Sanjay Castelino


Why software-defined networking isn't ready for the battlefield

When researchers at the University of California at Berkeley and Stanford University developed the concept of software-defined networking (SDN) in 2005, it was not with the military in mind.  What they ended up creating – the ability to control networks from afar, without the need for a physical switch – seems to be tailor-made for today’s modern warfighter, who is heavily dependent on IT, widely dispersed and mobile. 

However, the promise of SDN may very well surpass the reality. Like many emerging technologies, SDN can be excellent for solving very specific challenges, but it may not yet be ready to solve every challenge, particularly for the military.

SDN has received  much attention both in IT circles and in the technology media. In a recent report, market researcher TechNavio forecast the global SDN market would grow at a compound annual growth rate of 151.12 percent through 2016. However, the report also cautioned that there is uncertainty regarding the efficacy of the new technology, potentially posing challenges to growth.

Although SDN ideally reduces network complexity, a survey by SolarWinds indicates the opposite may be true. When asked whether SDN has the  “most” or “least” impact on network complexity, more than 20 percent of respondents replied “most.”

In short, there is a great amount of interest and optimism leavened with a healthy amount of skepticism about SDN technology. All parties – including the military – should proceed with caution.

The move toward SDN is being driven by the growing popularity of the cloud and organizations like the Defense Advanced Research Projects Agency, which are investing millions of dollars in pervasive, wireless military networks.  Regardless, operations are still very much driven by the need for physical technologies housed within nearby locations.

SDN is centrally managed through controllers that appear as single switches. That sounds ideal until one realizes that each physical location requires its own real switch operated by field technicians. Centralized management that could be thousands of miles away simply cannot cut it in a tactical force that depends on physical locations.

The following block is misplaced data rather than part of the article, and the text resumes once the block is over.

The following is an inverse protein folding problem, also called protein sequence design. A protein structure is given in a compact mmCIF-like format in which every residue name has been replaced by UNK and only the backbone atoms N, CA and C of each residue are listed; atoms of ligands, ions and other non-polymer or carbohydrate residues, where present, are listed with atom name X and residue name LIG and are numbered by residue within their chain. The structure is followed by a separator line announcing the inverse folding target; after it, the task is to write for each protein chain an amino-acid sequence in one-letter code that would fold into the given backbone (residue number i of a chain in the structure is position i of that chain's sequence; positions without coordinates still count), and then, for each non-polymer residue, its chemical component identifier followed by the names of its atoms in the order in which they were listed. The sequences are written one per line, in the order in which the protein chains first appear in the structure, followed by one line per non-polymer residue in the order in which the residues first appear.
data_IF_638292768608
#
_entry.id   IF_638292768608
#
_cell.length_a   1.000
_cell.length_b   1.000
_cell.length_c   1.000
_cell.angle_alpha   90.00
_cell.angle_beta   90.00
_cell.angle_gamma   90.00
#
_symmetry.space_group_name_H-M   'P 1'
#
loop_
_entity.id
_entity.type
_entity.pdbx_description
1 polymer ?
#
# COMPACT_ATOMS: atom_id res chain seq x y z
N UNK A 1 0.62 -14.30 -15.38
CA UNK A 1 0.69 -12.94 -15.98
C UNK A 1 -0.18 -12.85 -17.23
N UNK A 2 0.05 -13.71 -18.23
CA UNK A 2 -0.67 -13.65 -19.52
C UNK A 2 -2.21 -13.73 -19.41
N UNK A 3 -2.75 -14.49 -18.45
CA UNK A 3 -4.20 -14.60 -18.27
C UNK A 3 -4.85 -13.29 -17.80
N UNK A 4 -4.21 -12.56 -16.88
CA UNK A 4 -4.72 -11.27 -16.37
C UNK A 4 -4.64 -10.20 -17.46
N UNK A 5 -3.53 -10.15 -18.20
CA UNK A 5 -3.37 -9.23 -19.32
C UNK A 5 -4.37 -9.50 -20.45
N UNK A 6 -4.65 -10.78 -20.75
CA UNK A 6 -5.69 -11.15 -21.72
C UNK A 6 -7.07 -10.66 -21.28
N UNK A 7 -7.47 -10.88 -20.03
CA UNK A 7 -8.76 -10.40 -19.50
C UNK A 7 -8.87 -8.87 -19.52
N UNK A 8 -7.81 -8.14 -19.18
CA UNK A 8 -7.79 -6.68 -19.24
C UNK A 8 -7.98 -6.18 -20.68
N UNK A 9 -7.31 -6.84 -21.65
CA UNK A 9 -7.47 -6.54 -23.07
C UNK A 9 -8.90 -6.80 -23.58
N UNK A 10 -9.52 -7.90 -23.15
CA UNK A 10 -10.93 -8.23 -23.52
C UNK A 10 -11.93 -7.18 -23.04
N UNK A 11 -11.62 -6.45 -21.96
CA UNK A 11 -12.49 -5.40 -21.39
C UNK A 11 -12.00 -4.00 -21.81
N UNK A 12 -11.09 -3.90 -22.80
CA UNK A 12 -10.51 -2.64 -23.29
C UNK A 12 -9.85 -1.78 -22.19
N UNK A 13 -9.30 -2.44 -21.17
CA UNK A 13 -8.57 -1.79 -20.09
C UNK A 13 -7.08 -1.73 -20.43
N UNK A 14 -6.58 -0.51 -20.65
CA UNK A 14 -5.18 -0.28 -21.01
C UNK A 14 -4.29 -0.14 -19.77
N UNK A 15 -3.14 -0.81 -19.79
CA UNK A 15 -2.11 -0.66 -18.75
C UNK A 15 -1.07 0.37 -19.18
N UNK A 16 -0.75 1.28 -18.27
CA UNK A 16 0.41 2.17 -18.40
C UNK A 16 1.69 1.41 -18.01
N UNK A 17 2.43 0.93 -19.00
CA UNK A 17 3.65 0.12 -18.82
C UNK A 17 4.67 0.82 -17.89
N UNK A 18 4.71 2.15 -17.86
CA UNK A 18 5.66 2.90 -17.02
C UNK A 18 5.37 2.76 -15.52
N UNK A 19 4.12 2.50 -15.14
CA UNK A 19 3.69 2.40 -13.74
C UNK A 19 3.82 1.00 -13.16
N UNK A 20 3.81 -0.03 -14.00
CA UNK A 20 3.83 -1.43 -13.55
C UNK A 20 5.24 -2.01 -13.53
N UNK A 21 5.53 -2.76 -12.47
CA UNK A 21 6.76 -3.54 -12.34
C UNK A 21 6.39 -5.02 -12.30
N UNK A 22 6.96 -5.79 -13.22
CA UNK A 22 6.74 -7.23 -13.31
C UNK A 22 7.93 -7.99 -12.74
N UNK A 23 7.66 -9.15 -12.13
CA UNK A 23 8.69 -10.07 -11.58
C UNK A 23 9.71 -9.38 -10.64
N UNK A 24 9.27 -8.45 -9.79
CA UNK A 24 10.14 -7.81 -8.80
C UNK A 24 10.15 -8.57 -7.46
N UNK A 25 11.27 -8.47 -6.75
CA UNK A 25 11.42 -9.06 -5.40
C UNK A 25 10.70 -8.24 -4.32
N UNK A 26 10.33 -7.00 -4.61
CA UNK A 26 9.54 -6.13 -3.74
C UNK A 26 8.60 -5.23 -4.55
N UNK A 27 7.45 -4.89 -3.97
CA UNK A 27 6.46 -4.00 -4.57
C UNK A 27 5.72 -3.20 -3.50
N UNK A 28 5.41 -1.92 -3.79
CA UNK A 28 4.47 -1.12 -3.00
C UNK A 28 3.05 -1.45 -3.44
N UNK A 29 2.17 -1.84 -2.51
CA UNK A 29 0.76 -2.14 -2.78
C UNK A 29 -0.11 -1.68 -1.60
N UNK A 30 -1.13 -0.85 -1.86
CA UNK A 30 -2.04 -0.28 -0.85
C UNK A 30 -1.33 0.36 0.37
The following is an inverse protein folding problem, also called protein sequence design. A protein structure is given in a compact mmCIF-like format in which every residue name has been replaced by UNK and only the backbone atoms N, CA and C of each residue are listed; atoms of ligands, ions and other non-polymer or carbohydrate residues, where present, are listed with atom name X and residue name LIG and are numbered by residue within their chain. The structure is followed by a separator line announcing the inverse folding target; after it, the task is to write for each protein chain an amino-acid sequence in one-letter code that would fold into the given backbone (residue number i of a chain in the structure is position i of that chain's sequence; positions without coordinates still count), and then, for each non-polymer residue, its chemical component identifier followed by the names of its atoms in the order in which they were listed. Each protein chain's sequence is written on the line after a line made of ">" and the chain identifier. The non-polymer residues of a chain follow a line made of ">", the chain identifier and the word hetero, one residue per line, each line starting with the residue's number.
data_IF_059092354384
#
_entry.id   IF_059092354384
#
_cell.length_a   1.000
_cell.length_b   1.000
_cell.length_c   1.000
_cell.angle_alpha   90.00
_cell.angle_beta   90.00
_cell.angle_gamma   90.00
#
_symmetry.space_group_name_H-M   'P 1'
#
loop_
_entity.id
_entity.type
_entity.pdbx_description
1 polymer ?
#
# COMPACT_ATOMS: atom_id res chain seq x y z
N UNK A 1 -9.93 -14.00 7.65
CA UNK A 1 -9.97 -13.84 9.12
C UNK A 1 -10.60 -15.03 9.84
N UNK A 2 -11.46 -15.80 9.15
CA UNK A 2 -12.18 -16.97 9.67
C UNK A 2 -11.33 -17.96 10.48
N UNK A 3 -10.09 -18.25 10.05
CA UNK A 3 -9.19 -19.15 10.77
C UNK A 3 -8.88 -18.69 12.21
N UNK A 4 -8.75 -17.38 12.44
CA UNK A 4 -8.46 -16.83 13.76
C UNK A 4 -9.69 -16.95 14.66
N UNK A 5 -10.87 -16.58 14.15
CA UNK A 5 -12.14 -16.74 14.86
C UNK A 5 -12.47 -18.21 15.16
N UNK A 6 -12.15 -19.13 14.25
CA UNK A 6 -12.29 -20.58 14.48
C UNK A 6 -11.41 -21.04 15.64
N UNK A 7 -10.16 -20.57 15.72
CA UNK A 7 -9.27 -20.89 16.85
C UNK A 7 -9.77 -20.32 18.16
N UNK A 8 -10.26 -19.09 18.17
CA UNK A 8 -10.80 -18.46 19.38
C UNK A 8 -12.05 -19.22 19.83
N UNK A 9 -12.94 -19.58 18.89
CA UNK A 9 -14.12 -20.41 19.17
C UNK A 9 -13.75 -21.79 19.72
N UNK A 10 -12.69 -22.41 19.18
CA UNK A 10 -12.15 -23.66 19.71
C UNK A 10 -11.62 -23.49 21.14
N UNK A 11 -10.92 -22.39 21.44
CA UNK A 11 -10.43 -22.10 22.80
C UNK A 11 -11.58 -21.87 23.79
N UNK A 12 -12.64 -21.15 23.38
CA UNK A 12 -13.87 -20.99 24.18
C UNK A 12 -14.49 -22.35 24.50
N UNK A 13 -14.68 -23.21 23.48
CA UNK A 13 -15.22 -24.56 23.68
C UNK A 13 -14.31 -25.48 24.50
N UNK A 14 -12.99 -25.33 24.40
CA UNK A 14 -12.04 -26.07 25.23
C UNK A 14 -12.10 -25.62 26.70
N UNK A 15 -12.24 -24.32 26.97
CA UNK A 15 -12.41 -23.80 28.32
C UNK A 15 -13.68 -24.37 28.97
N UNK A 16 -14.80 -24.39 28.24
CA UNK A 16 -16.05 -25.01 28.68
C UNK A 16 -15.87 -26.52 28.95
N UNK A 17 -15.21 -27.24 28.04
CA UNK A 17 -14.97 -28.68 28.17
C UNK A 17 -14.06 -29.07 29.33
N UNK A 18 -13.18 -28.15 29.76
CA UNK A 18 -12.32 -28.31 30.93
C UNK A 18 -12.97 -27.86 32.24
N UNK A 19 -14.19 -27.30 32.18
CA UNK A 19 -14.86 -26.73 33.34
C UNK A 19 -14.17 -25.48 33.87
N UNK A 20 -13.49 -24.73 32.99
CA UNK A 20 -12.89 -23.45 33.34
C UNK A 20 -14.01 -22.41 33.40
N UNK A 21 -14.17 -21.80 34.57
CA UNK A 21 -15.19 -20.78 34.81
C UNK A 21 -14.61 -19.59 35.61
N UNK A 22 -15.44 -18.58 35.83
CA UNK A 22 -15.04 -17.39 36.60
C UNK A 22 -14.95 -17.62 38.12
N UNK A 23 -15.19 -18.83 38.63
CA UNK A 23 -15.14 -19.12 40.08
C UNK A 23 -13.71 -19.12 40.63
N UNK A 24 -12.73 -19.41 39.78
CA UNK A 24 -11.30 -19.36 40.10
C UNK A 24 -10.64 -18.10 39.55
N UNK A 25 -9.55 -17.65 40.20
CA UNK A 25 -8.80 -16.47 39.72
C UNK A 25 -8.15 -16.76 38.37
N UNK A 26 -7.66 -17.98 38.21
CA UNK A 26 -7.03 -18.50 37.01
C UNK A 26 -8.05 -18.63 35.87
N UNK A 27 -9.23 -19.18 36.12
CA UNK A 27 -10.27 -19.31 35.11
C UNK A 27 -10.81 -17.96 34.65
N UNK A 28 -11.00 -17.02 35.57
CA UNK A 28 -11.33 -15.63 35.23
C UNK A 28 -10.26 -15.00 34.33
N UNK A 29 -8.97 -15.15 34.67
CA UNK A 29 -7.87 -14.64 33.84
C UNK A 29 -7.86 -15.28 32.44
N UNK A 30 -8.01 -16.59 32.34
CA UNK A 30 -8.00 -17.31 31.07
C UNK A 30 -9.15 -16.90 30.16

Field technicians have been heard to utter the phrase “please do not bring a 6,000 mile screwdriver to fix my network.” They’re referring to the desire of headquarters personnel to manage and fix technical operations from afar. Military personnel have been born and raised on physical technology. They’re hands-on. They like to get their  hands dirty. Hence, most field operatives prefer control of their own network from nearby locations, rather than by an operator 6,000 miles away.

This is not to say that SDN  is without benefits, they’re just very specific to certain situations and needs. SDN is great for highly dynamic computing environments, and excels at solving problems within fixed data centers. Indeed, a division HQ with a good size data center could benefit from SDN. 

SDN also would appear to fall within DOD’s efforts to promoting a more “streamlined, rationalized and simpler network.”

However, there are still highly complex WANs that must serve hundreds of field offices and need to be managed closely. Perhaps SDN technology will mature to the point where lower level operations in each office could operate  their own SDNs. We’re not there yet. 

SDN still has some exciting potential, but its practical uses for today’s widespread deployments are still very much in question. And while the services are taking steps toward SDN, those steps should be taken very deliberately.

About the Author

Sanjay Castelino is a vice president at SolarWinds, an IT management software provider based in Austin, Texas.

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